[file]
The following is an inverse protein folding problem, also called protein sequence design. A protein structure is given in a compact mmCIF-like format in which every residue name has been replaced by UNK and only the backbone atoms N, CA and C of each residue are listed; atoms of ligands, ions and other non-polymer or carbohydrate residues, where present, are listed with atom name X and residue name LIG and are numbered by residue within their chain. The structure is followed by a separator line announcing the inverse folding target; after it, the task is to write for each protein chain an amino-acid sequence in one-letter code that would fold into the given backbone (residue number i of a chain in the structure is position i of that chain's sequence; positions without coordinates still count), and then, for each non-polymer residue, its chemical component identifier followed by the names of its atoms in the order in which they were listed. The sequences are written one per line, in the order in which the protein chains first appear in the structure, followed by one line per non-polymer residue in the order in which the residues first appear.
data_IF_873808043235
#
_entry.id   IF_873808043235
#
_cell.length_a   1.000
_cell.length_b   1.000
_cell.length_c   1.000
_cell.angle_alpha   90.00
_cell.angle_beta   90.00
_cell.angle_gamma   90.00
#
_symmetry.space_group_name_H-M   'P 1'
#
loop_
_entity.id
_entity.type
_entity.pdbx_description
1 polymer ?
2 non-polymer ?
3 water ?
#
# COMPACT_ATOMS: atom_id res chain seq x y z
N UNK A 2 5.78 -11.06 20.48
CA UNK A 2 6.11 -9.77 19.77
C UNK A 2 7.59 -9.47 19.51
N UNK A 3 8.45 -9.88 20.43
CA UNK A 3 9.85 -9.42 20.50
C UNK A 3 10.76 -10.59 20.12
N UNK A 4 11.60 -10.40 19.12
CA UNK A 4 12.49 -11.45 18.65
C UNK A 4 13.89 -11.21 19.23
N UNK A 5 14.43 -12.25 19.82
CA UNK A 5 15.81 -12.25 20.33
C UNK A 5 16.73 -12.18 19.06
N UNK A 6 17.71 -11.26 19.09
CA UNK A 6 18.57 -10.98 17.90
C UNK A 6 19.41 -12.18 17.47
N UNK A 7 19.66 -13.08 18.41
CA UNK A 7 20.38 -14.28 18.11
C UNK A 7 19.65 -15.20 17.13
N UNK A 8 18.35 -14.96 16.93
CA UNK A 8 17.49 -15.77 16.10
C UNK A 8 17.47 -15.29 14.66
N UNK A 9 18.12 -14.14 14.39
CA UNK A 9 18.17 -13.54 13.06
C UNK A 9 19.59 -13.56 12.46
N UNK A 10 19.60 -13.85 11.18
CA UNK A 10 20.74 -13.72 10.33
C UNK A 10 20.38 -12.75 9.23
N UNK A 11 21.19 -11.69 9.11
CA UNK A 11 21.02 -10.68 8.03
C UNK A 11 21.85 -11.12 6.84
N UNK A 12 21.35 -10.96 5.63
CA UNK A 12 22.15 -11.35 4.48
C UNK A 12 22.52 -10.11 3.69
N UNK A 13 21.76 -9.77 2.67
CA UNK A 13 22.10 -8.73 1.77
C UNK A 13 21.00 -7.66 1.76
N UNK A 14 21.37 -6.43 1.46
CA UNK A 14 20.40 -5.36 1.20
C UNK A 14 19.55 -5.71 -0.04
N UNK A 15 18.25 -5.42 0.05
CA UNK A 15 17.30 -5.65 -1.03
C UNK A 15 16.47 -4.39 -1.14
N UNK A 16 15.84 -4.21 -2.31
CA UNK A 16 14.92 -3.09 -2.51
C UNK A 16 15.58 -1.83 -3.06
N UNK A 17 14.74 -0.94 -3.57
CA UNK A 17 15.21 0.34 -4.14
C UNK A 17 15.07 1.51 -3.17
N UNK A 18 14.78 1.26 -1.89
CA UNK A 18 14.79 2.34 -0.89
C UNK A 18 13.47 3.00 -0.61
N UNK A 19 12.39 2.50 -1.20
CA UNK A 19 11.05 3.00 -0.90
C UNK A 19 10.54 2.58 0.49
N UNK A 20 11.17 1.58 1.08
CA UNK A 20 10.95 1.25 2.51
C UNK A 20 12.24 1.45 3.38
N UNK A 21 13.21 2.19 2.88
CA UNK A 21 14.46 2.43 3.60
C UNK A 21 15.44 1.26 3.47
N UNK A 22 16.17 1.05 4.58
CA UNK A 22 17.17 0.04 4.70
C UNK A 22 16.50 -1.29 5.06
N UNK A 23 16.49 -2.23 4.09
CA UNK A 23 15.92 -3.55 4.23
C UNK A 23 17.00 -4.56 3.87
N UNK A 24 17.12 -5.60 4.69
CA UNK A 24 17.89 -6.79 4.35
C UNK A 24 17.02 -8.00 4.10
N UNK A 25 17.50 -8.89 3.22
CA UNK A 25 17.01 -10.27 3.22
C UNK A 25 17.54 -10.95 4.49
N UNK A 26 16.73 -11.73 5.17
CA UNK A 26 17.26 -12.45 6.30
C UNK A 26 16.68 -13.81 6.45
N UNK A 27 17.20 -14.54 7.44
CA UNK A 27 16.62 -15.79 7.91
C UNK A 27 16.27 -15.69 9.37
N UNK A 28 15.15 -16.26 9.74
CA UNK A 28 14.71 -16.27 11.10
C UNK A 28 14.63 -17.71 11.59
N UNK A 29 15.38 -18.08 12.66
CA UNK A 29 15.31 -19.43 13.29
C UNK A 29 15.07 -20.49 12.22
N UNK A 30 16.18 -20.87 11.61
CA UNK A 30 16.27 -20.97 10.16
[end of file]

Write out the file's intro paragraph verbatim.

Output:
The following is an inverse protein folding problem, also called protein sequence design. A protein structure is given in a compact mmCIF-like format in which every residue name has been replaced by UNK and only the backbone atoms N, CA and C of each residue are listed; atoms of ligands, ions and other non-polymer or carbohydrate residues, where present, are listed with atom name X and residue name LIG and are numbered by residue within their chain. The structure is followed by a separator line announcing the inverse folding target; after it, the task is to write for each protein chain an amino-acid sequence in one-letter code that would fold into the given backbone (residue number i of a chain in the structure is position i of that chain's sequence; positions without coordinates still count), and then, for each non-polymer residue, its chemical component identifier followed by the names of its atoms in the order in which they were listed. The sequences are written one per line, in the order in which the protein chains first appear in the structure, followed by one line per non-polymer residue in the order in which the residues first appear.